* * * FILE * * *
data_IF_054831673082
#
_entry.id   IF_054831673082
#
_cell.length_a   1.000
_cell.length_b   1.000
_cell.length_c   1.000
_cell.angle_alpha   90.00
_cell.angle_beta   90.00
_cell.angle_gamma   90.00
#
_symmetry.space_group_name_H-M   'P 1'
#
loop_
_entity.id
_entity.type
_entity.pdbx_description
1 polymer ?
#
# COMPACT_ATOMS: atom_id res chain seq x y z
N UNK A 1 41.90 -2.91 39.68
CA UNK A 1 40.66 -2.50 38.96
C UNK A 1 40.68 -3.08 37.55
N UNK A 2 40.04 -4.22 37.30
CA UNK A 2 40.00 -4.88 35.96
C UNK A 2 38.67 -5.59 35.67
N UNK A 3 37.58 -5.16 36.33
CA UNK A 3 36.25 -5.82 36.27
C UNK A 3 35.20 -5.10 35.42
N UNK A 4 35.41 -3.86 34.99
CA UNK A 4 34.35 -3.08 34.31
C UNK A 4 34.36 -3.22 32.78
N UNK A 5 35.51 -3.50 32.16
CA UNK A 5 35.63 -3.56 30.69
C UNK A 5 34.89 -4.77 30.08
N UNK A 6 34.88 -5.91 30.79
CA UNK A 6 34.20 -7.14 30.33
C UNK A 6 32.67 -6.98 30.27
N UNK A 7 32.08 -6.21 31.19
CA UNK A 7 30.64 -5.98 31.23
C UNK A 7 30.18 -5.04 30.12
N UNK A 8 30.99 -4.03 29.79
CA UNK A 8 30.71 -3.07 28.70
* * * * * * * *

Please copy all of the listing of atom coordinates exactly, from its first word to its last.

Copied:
data_IF_054831673082
#
_entry.id   IF_054831673082
#
_cell.length_a   1.000
_cell.length_b   1.000
_cell.length_c   1.000
_cell.angle_alpha   90.00
_cell.angle_beta   90.00
_cell.angle_gamma   90.00
#
_symmetry.space_group_name_H-M   'P 1'
#
loop_
_entity.id
_entity.type
_entity.pdbx_description
1 polymer ?
#
# COMPACT_ATOMS: atom_id res chain seq x y z
N UNK A 1 41.90 -2.91 39.68
CA UNK A 1 40.66 -2.50 38.96
C UNK A 1 40.68 -3.08 37.55
N UNK A 2 40.04 -4.22 37.30
CA UNK A 2 40.00 -4.88 35.96
C UNK A 2 38.67 -5.59 35.67
N UNK A 3 37.58 -5.16 36.33
CA UNK A 3 36.25 -5.82 36.27
C UNK A 3 35.20 -5.10 35.42
N UNK A 4 35.41 -3.86 34.99
CA UNK A 4 34.35 -3.08 34.31
C UNK A 4 34.36 -3.22 32.78
N UNK A 5 35.51 -3.50 32.16
CA UNK A 5 35.63 -3.56 30.69
C UNK A 5 34.89 -4.77 30.08
N UNK A 6 34.88 -5.91 30.79
CA UNK A 6 34.20 -7.14 30.33
C UNK A 6 32.67 -6.98 30.27
N UNK A 7 32.08 -6.21 31.19
CA UNK A 7 30.64 -5.98 31.23
C UNK A 7 30.18 -5.04 30.12
N UNK A 8 30.99 -4.03 29.79
CA UNK A 8 30.71 -3.07 28.70